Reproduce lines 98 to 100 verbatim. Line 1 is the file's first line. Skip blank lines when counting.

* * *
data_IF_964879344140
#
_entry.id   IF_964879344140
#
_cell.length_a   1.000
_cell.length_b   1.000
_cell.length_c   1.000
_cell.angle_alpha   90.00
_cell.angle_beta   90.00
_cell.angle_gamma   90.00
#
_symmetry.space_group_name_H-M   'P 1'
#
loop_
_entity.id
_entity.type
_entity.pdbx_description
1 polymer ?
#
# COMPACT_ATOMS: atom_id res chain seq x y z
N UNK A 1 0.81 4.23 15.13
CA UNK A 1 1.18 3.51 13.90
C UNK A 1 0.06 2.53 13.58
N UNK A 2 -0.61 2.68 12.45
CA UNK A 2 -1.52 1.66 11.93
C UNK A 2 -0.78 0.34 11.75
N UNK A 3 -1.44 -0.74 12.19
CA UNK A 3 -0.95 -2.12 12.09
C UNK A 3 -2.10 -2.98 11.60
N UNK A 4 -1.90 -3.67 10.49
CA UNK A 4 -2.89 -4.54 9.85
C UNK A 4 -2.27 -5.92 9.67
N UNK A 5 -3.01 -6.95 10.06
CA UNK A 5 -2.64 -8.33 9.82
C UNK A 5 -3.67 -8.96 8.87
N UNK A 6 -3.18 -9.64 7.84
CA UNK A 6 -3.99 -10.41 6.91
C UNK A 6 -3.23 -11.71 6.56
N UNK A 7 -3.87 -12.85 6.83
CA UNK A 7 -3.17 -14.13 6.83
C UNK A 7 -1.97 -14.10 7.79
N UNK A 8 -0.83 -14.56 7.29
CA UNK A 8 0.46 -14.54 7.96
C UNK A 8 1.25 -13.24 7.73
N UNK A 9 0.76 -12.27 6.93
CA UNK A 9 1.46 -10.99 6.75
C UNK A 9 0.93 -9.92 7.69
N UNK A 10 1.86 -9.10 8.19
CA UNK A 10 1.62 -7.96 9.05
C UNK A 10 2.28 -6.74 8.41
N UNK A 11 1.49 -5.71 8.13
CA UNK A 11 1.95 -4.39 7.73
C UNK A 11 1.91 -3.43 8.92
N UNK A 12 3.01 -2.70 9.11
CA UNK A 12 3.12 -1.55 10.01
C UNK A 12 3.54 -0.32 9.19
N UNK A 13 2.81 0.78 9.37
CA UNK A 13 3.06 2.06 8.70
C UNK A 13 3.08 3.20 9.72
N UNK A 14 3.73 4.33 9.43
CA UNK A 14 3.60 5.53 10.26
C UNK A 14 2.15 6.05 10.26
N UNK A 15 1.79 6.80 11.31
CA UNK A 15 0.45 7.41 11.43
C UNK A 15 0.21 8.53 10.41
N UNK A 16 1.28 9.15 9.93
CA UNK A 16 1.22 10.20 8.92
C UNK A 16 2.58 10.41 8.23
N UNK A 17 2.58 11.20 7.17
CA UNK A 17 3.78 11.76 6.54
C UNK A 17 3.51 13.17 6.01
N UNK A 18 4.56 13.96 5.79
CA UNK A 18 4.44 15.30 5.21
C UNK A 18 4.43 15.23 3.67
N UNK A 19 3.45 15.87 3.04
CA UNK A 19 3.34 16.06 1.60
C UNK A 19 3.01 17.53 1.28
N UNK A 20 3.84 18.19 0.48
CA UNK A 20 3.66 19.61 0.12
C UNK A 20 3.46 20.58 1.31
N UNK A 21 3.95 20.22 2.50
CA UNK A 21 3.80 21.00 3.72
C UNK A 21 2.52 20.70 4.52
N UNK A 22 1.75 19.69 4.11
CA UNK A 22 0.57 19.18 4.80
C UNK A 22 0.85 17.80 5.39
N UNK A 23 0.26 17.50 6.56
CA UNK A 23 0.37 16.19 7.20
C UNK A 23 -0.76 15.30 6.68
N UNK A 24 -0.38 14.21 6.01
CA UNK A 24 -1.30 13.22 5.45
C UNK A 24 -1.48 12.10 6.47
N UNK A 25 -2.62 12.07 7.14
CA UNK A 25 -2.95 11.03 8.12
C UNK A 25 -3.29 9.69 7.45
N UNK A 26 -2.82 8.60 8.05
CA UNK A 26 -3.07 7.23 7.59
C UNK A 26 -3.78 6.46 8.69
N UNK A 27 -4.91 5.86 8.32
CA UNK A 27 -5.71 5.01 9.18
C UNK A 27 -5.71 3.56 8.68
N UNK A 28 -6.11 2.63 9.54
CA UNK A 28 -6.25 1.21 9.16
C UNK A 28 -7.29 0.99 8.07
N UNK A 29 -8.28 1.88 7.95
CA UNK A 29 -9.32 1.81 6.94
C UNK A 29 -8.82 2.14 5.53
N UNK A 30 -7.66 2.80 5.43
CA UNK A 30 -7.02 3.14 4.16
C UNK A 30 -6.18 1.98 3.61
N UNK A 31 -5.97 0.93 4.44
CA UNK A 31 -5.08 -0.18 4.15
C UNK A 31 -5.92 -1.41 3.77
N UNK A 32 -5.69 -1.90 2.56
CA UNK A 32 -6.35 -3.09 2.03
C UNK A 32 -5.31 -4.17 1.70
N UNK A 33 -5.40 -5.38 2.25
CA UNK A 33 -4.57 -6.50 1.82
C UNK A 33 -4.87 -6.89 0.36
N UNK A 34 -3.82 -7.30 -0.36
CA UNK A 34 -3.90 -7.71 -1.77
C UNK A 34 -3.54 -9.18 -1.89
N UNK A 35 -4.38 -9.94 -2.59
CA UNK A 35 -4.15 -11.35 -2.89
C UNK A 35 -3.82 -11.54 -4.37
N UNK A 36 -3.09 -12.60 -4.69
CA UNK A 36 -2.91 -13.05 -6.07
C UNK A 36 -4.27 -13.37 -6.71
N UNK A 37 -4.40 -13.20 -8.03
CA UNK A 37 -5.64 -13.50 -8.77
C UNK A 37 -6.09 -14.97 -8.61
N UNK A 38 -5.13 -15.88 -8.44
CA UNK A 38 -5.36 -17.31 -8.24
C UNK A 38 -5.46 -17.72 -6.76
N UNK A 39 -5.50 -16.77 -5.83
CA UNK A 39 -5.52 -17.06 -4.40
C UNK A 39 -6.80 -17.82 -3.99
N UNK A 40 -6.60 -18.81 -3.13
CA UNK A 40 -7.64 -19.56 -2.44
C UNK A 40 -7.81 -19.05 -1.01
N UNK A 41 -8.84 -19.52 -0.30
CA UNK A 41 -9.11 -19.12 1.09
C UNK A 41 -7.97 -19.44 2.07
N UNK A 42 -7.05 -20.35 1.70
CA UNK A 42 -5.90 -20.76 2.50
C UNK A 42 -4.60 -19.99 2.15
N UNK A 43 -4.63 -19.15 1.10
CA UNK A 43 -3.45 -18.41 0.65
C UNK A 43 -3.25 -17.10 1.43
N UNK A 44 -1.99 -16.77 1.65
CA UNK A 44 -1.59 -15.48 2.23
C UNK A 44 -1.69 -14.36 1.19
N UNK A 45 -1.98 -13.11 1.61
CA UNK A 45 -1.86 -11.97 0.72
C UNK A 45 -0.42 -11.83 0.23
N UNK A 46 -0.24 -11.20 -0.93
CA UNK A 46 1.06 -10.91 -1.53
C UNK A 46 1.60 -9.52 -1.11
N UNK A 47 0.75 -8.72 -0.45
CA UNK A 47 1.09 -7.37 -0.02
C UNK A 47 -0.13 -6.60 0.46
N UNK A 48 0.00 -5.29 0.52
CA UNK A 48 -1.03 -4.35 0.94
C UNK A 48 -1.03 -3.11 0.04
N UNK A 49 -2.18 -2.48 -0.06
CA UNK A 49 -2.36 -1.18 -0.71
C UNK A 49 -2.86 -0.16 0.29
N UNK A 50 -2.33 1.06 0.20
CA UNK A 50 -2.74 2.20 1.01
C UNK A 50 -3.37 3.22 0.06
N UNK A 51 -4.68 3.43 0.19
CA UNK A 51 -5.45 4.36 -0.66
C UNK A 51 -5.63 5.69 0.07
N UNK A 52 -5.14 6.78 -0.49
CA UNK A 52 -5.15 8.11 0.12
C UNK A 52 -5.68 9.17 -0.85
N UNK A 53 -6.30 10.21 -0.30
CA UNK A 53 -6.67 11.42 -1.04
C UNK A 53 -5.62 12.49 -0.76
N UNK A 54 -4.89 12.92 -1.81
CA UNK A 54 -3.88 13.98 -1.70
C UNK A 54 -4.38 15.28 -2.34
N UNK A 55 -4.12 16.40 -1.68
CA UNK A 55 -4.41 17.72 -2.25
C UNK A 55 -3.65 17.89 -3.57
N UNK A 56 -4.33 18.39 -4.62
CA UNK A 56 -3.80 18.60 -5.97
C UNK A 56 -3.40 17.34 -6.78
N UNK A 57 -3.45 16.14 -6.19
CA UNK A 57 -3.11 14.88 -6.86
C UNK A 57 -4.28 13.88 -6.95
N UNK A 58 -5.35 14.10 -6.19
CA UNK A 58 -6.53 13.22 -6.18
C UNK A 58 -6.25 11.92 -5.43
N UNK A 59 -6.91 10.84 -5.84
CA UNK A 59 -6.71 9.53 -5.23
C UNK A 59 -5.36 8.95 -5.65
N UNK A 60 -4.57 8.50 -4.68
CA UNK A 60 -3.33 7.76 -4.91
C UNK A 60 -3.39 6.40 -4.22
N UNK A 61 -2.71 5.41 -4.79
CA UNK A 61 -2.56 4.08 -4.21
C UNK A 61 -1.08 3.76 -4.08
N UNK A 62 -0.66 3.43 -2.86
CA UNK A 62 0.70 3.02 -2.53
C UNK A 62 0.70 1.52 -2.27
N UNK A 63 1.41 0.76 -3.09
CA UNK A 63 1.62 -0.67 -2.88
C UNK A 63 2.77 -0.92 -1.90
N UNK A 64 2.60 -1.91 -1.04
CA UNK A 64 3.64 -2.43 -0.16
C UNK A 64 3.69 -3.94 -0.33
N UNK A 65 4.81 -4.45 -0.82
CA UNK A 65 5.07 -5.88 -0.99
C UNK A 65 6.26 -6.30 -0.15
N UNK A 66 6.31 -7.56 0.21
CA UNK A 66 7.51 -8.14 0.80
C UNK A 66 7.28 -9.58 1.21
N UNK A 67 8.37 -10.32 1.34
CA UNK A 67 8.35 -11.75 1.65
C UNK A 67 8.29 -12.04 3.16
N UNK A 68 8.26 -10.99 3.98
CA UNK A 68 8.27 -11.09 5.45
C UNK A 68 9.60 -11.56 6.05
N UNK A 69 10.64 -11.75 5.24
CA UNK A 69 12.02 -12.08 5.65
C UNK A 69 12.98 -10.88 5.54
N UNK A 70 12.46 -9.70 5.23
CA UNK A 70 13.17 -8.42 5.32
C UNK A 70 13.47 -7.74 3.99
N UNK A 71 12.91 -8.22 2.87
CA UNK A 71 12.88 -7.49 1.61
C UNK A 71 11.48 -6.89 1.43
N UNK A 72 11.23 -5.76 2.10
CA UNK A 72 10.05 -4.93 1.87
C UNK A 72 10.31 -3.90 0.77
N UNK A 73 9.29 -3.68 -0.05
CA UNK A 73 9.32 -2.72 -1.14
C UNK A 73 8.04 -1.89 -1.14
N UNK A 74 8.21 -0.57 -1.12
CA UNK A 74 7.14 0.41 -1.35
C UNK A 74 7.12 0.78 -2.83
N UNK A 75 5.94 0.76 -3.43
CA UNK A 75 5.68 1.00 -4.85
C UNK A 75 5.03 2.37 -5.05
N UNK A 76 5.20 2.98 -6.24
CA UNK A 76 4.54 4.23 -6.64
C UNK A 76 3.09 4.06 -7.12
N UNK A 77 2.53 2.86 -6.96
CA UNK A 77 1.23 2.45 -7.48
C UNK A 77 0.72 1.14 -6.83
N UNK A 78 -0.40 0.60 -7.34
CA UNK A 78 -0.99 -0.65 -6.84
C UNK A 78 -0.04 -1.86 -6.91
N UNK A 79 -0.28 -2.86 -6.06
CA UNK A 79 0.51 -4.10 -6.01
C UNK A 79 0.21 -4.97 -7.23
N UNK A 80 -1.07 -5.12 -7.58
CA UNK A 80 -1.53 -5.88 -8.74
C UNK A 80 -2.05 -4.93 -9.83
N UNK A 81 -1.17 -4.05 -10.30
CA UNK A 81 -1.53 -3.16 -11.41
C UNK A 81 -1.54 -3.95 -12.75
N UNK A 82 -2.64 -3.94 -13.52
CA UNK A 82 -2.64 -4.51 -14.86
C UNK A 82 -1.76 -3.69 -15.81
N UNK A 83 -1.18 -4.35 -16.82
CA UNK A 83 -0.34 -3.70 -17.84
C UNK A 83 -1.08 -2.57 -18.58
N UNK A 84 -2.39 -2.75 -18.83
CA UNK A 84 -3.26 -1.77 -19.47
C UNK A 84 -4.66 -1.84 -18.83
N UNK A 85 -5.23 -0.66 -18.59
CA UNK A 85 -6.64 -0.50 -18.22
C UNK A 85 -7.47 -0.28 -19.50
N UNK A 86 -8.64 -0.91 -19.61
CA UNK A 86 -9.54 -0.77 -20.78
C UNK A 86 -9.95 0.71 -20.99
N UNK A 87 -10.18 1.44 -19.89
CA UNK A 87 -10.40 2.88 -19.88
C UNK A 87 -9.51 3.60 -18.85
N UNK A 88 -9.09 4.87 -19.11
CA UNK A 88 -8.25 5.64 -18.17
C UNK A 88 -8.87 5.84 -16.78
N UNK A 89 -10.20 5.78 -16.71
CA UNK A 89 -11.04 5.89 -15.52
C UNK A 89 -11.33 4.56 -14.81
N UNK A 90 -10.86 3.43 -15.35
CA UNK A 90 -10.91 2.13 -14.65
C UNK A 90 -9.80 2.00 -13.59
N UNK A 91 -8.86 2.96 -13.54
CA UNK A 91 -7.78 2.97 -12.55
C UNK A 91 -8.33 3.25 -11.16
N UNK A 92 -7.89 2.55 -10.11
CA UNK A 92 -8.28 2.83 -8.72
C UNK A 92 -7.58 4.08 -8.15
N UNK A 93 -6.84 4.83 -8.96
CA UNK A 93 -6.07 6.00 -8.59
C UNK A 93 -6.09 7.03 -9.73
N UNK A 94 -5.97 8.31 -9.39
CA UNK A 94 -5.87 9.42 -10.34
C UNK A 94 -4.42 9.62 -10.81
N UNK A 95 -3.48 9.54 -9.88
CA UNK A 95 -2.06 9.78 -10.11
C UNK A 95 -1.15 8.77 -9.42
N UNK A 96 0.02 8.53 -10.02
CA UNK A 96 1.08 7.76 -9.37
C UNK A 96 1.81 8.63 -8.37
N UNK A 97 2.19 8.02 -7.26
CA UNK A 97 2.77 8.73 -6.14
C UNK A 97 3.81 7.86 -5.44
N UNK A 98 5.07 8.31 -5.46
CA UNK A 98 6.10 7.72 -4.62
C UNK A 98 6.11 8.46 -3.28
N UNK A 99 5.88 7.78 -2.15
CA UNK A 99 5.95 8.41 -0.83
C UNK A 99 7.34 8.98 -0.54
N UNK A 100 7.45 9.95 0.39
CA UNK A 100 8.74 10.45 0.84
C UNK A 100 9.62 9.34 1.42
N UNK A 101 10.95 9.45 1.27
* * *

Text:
C UNK A 26 -3.78 6.46 8.69
N UNK A 27 -4.91 5.86 8.32
CA UNK A 27 -5.71 5.01 9.18